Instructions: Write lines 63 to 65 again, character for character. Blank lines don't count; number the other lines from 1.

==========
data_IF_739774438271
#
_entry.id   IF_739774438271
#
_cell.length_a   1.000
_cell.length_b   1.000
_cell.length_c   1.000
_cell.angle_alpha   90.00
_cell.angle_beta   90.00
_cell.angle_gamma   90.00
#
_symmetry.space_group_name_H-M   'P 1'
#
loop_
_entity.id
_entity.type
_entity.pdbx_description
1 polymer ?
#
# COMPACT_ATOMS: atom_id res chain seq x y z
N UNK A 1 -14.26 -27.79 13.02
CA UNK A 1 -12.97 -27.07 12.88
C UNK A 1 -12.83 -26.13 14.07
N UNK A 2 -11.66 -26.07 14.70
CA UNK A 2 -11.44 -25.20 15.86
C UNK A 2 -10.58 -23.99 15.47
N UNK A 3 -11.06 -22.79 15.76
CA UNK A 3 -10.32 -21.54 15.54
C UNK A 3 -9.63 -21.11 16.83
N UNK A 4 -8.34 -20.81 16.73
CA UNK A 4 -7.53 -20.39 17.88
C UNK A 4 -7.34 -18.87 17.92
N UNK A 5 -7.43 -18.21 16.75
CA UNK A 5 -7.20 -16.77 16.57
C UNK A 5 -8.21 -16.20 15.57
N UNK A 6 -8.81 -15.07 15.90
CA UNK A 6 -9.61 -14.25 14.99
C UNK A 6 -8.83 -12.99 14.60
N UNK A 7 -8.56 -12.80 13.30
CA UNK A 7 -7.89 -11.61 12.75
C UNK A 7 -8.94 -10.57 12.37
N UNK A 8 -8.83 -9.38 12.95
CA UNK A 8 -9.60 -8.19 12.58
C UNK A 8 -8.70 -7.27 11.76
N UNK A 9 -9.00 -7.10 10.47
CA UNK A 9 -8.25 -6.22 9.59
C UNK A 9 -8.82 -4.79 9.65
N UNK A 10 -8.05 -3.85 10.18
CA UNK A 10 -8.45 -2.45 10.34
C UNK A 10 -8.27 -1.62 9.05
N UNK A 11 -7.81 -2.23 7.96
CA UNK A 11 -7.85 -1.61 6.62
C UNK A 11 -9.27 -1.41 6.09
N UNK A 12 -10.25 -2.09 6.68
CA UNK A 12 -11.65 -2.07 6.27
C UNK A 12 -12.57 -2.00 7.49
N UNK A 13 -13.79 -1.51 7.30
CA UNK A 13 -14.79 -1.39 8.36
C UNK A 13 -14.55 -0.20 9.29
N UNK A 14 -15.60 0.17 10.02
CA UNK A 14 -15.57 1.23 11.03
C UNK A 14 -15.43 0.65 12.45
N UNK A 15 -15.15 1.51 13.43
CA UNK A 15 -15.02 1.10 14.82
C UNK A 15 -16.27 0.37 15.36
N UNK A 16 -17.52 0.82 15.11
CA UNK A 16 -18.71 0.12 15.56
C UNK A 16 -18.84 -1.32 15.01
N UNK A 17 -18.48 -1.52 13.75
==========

N UNK A 15 -15.15 1.51 13.43
CA UNK A 15 -15.02 1.10 14.82
C UNK A 15 -16.27 0.37 15.36